October 24, 2012; New Orleans, LA, USA; Houston Rockets center Omer Asik (3) drives past New Orleans Hornets power forward Anthony Davis (23) during the first quarter of a preseason game at the New Orleans Arena. Mandatory Credit: Derick E. Hingle-USA TODAY Sports

New Orleans Pelicans: Omer Asik Trade Solves Many Problems

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One the night before the 2014 NBA Draft, a draft in which the New Orleans Pelicans have zero picks, the team still found a way to make a splash that could have more impact on the 2014-15 season than a majority of the draft picks tonight will make. The Pelicans traded a reportedly top-three and 20-30 protected first-round pick in the 2015 draft to the Houston Rockets for center Omer Asik and $1.5 million in cash.

The Pelicans were terrible at protecting the rim last season, with Greg Stiemsma and Alexis Ajinca combining to form a duo inside that not only let opponents score often, but fouled so much that the Pelicans led the league in free throw attempts allowed. Young Anthony Davis did what he could, finishing third in the league in blocks, but his technique is still not refined enough for him to be a difference maker at the rim by himself.

The Pelicans needed to address this issue this offseason, especially as the team’s two closest things to centers, Stiemsma and Jason Smith, are free agents. However, they didn’t have the cap space to be able to make a big free agent acquisition in order to solve this issue.

If the Pelicans wanted to grab a center, they would likely have had to use their mid-level exception to do so, but also have a gaping hole at small forward. If they decided to fill that need with the MLE, a bit player for about $1 million-$2 million per year was likely the only solution.

Instead of attempting to fill the gap with a solid veteran like Marcin Gortat or a young free agent with some promise left like Kevin Seraphin, the Pelicans would have had to turn to the likes of Ryan Hollins and Cole Aldrich to attempt to plug the hole.

Now, with Asik, the Pelicans have their rim protector to pair with Anthony Davis. Davis and Asik is a solid pairing in theory, and was actually discussed last summer.

Asik has long been praised for his efforts on the defensive end, particularly as a rim protector. He is the type of anchor that Davis needs alongside him, someone who can block shots and corral big, aggressive post scorers like David West and Zach Randolph, who Davis struggled against last year.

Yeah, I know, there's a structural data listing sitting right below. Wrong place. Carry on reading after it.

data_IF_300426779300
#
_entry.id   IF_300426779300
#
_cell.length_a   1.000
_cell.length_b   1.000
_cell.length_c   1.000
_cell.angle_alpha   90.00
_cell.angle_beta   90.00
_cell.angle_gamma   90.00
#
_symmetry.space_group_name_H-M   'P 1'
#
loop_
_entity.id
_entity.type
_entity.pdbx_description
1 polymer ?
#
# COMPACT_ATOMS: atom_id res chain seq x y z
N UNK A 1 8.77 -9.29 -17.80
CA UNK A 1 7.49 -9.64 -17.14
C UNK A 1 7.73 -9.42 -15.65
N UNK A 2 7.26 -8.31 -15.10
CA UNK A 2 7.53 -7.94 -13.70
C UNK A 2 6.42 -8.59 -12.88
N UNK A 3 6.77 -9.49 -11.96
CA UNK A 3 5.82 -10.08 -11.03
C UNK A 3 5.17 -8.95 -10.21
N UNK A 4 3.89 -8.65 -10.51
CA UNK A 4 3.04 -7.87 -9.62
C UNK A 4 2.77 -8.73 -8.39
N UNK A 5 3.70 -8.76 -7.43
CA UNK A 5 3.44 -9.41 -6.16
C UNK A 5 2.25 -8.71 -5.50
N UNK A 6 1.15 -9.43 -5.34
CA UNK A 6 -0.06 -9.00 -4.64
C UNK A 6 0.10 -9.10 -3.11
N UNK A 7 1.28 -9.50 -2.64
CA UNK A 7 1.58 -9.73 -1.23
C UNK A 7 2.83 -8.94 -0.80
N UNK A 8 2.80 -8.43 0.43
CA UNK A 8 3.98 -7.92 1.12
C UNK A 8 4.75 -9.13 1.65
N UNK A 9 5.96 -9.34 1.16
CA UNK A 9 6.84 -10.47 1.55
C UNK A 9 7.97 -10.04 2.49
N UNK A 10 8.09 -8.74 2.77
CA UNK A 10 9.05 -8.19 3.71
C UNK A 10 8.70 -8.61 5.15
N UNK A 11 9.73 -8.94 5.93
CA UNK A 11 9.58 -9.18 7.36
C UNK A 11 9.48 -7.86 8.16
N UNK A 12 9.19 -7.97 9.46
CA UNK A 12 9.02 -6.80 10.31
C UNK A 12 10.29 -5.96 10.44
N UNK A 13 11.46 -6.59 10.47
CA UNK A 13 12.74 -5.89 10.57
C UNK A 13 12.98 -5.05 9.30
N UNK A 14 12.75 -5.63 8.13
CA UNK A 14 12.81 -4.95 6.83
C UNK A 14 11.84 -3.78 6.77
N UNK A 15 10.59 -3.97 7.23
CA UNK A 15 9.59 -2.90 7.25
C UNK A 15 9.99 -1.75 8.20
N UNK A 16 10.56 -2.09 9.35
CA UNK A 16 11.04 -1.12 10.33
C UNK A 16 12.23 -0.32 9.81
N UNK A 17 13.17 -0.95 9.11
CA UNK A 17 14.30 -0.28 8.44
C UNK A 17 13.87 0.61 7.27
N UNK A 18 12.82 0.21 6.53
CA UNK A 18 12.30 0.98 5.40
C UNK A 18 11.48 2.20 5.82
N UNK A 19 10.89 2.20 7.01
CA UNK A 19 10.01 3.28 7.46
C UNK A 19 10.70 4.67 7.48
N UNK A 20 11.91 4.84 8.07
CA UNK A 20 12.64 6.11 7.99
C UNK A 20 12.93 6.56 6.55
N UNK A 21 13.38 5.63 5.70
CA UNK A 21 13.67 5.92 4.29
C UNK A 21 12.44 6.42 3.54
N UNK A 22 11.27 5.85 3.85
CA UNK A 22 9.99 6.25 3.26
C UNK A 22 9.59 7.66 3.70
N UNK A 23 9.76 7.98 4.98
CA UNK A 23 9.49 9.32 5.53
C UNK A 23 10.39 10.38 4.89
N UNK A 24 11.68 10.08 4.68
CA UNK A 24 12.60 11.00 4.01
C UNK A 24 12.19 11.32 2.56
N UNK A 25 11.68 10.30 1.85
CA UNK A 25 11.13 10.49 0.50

Asik allowed 47.7 percent at the rim when he was in the area last season, per SportVU. His block numbers have been down since his move to the Rockets, but he’s become much more technically sound, and doesn’t have an excessive foul rate, which is great news.

Asik is also a terror on the glass, which will surely help what was a poor rebounding team last season. The Pelicans often had to gang rebound in order to compensate for not having the personnel to patrol the glass.

Asik averaged 14.1 rebounds per 36 minutes last season and is two years removed from finishing second in the league in rebounding rate. That goes a long way to fix this issue.

Asik can allow Davis to get out in transition more frequently, which is a gift to the rest of the league, and will bail out Ryan Anderson, who had a terrible year on the glass last season. Instead of Al-Farouq Aminu being arguably the Pelicans’  best pure rebounder, they now have one of the best rebounders in the league.

“Instead of Al-Farouq Aminu being arguably the Pelicans’  best pure rebounder, they now have one of the best rebounders in the league.”

Offensively, Asik is quite limited still, taking 91 percent of his shots from inside three feet from the basket last season, per Basketball-Reference. However, Asik has plenty of experience playing in small ball lineups as the primary interior player, given that he played in Houston for two years.

With Ryan Anderson’s shooting prowess and Davis improving (reports are that he’s even adding the corner 3 to his arsenal) from outside, Asik should have plenty of space to operate in the post and on the offensive glass.

In nearly every aspect, this is a great fit at center for New Orleans. Even many of Asik’s weaknesses will be hidden by playing with Anderson and Davis.